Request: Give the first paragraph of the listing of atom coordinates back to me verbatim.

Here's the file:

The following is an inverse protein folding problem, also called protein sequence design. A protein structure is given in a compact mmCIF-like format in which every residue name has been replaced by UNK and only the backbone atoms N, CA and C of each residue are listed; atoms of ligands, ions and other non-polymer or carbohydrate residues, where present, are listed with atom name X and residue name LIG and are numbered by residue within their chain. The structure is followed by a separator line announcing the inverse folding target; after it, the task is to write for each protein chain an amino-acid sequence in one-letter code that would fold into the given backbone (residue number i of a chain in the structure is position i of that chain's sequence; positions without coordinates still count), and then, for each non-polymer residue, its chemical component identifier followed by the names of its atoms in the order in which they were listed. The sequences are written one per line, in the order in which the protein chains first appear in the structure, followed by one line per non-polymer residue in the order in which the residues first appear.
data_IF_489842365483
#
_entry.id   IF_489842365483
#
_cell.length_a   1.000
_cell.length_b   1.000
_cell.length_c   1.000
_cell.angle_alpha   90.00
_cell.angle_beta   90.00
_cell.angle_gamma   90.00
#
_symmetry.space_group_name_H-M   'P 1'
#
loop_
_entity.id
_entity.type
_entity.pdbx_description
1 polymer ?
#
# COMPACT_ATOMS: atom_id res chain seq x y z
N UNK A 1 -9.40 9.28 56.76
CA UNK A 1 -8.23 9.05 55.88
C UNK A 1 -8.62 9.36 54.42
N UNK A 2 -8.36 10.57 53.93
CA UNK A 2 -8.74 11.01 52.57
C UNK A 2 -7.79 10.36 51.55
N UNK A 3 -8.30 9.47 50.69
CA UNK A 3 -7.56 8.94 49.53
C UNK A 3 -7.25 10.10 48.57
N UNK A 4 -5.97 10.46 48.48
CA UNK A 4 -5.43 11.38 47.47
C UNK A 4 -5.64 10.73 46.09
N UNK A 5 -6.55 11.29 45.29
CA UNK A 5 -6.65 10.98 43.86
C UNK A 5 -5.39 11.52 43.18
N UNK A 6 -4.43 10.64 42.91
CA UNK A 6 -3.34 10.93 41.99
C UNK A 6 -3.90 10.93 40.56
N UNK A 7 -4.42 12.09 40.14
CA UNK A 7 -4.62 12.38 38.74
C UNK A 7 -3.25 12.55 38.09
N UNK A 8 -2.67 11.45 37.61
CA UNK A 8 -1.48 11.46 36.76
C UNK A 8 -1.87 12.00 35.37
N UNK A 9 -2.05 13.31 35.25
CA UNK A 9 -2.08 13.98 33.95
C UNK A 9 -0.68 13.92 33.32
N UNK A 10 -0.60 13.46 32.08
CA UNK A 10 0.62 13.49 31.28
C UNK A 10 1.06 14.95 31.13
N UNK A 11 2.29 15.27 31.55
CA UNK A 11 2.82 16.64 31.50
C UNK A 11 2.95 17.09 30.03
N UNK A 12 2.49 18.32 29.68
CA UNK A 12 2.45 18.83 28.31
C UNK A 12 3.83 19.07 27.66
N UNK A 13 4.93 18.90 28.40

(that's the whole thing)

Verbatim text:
The following is an inverse protein folding problem, also called protein sequence design. A protein structure is given in a compact mmCIF-like format in which every residue name has been replaced by UNK and only the backbone atoms N, CA and C of each residue are listed; atoms of ligands, ions and other non-polymer or carbohydrate residues, where present, are listed with atom name X and residue name LIG and are numbered by residue within their chain. The structure is followed by a separator line announcing the inverse folding target; after it, the task is to write for each protein chain an amino-acid sequence in one-letter code that would fold into the given backbone (residue number i of a chain in the structure is position i of that chain's sequence; positions without coordinates still count), and then, for each non-polymer residue, its chemical component identifier followed by the names of its atoms in the order in which they were listed. The sequences are written one per line, in the order in which the protein chains first appear in the structure, followed by one line per non-polymer residue in the order in which the residues first appear.